Honey Market Report
upon presentations for the American Honey Producers Association and the
American Beekeeping Federation
Beekeeping Journal article
The two most salient features of our
honey market are: 1) the production of honey in the US has become more costly,
unpredictable and subject to factors leading to bee disease and bee loss, 2)
the dynamics of the American honey market cannot be understood in abstraction
from the international honey market. I want to make some brief comments
about the current international honey market. The January 2014 issue of
the American Beekeeping Journal provides a broad perspective to which
today’s comments serve as supplement.
In October-November 2012, a few
importers caught in a competitive frenzy entered speculative contracts for
large shipments January through June 2013 at low prices. For various
reasons these speculations proved disastrous. Some beekeepers in
Argentina still have not been paid for honey purchased in support of those
speculations. Many contracts scheduled for 2013 deliveries had to be
renegotiated to higher prices and/or shipments substantially delayed, creating
considerable havoc for American packers. In 2013, about 102,264,555
pounds of Argentina honey were imported into the US.
In the early 4th quarter
of 2013, Argentina’s crop again looked very promising and prospects good,
especially for white honey. However, in the 2nd half of
December, very high temperatures affected availability of electricity needed
for air conditioning, which led to street protests. The wild prairie and
pasture lands near Buenos Aires and Las Pampas, where a great deal of
Argentine’s excellent alfalfa and clover honey is produced, suffered from the
high temperatures and lack of rain. Temperatures, reaching 104˚ F (40˚C)
during the 4 crucial weeks of the second extraction, were the highest in a
century for Buenos Aires. The success of the total crop will depend upon
the third extraction, largely from sunflower and wildflower sources. At
this point we can say that Argentina will not have a "super” crop of honey, nor
will it be as white as the preceding crop. Some people are projecting a
30% reduction in the crop. As of late January, 2014, offers shifted to
colors ranging from 40-65mm.
There is also great concern about
currency, economic and banking stability. Whether these problems will
lead to lower or higher prices, remains to be seen. The sharp inflation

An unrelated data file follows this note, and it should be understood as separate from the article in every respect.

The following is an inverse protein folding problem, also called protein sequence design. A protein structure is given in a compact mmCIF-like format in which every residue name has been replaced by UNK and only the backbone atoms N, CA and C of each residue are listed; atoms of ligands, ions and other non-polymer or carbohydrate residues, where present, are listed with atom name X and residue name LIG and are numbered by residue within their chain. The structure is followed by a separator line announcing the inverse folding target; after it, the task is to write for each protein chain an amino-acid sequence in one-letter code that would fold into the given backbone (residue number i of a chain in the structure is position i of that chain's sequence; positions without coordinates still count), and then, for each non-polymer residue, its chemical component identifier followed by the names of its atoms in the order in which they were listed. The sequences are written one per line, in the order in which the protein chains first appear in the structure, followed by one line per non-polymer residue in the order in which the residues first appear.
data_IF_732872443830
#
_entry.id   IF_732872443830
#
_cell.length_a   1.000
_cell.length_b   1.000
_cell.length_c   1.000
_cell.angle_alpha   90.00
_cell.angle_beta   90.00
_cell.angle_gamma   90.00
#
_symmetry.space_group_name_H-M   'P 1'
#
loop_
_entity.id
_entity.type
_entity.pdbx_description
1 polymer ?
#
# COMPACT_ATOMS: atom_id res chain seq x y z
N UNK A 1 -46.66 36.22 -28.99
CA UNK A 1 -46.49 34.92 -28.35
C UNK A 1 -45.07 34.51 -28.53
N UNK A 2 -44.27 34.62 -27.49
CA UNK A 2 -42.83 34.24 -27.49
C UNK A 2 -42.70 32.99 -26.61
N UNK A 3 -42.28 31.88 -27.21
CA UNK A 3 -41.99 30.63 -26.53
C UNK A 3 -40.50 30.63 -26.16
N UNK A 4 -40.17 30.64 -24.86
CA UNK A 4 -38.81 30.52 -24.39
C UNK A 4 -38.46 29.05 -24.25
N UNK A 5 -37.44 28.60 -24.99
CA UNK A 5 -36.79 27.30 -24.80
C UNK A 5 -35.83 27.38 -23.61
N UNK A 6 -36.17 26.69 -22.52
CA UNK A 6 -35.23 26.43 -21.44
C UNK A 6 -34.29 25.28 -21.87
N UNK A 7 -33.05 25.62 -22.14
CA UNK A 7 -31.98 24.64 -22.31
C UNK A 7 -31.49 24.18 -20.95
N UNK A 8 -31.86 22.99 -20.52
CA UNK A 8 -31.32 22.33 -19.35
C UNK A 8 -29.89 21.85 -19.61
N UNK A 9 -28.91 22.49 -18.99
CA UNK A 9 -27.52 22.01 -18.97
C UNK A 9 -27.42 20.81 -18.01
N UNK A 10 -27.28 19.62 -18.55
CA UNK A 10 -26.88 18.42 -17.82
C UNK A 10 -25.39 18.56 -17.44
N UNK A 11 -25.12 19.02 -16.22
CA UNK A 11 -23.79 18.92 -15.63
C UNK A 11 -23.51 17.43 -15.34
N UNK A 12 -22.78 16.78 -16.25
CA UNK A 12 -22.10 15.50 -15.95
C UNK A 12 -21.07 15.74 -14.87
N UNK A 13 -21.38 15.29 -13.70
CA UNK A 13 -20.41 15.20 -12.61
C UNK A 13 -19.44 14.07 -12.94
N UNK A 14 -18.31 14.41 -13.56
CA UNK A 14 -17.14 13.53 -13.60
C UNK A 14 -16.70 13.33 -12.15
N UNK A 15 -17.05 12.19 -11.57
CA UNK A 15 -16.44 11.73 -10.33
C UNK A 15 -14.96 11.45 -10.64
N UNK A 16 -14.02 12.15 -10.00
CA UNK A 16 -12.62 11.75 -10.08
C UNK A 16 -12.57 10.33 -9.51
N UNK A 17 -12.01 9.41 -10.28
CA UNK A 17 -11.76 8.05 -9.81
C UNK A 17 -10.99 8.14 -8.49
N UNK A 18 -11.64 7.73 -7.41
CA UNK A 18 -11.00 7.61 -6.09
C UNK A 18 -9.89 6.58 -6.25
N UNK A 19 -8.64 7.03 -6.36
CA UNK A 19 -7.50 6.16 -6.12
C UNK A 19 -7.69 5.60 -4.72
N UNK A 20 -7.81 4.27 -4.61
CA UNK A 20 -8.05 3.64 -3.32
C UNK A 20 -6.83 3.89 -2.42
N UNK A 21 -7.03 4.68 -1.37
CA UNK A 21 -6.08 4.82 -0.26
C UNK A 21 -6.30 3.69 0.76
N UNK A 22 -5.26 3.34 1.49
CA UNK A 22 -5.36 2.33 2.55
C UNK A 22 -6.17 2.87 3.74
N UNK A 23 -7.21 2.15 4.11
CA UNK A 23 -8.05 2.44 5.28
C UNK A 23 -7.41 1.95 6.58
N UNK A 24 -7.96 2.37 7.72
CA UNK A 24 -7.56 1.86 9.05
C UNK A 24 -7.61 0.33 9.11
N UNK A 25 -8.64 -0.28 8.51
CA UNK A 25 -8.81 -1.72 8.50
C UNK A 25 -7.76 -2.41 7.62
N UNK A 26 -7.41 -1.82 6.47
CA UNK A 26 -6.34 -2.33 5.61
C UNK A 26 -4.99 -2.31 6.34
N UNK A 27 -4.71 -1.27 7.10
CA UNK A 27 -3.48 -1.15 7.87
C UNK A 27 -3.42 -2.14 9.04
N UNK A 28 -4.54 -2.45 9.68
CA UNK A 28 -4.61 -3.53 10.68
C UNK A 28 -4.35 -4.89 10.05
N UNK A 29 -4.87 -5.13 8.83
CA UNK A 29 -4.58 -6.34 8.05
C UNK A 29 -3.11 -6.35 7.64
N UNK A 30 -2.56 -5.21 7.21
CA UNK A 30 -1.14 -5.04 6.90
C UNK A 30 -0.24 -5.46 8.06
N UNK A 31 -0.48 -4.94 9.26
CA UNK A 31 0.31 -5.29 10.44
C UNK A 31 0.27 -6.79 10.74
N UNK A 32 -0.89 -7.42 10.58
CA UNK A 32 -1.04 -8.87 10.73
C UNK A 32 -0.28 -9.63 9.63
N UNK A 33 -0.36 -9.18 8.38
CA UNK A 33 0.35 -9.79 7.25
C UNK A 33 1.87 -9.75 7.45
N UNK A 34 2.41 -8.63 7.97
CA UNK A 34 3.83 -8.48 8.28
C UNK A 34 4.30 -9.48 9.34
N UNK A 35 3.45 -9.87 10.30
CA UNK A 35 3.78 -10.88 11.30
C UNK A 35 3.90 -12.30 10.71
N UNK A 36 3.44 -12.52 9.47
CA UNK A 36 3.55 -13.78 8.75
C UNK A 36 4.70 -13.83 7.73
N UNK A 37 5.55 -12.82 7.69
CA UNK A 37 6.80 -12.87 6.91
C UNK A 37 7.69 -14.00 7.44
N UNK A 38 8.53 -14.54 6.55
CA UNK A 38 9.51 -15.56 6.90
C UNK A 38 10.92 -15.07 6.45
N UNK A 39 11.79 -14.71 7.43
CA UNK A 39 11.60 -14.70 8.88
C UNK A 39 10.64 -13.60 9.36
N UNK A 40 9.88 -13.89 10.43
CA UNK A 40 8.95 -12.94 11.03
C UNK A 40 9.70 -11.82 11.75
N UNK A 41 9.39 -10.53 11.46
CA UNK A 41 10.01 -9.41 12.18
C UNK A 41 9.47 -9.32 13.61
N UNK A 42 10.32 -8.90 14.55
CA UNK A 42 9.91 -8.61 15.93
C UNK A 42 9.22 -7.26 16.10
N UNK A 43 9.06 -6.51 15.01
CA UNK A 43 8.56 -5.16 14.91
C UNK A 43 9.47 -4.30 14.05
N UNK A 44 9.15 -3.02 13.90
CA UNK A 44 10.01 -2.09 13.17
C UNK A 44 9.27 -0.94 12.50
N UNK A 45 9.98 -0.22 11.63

rate of 25% per year, the failures of infrastructural development, the threat
of a national default, and other economic and social problems have led to
political changes in the central government. The combination of 1) the
possibility of a weakening Argentine peso and 2) continuing inflation of about
25% or higher, has exerted a counterintuitive effect, namely making beekeepers
reluctant sellers, realizing that the predicted weakening of the peso means
that they will get more pesos the longer they wait to sell honey. Needing
foreign exchange, the Argentine government instituted measures in December
which would reduce the contradiction between the black market and the official
currency market and give farmers incentives to sell their produce instead of
holding back, on expectations they would receive more pesos in the
future. The current controlled devaluation has moved in lock step with
accelerating inflation. The disparity between the official and black
market rates provided a premium of about 30 - 70% for those operating in the
illegal black market. Argentine exporters, it should be noted, must
exchange their earned dollars according to the official rate.
Dollar/Argentine Peso Exchange Rate
1.00/6.90 $ up 8% in 30 days
It is clear that not only Argentina,
but Brazil, Uruguay and Mexico have turned to the US as a preferred
market. The weaknesses of both the European economies and the Euro
relative to the dollar, which has developed since the financial crisis of 2008,
have caused South America to turn to the US as a preferred export destination.
The European market, which was
unconstrained in its import of Chinese honey in the last few years, has had a
2-tiered price market, one based upon cheap lower quality Chinese honey and the
other based upon European and Argentine honey. Honey imports from China
reached 39% of total honey imports by various members of the EU in 2012.
Overall exports from China increased from about 150,000,000 pounds to
over 250,000,000 pounds from 2009 to 2013. Norberto Garcia, President of
the International Honey Exporters Organization, told AHPA members that "During
the past few years, European honey packers have been facing rising import honey
prices, a weakening of the Euro, and a resistance of supermarkets to increase
the prices of honey on their shelves…and have opted to import cheaper honeys
but of dubious quality.”
Interestingly, EU consumers
responded by reducing their purchases of the lower priced honey and increased
their purchases of higher quality, though more expensive, honey. This
fact may cause European buyers to return to more aggressive purchases of Argentine
honey, boosted by some strengthening in the Euro relative to the US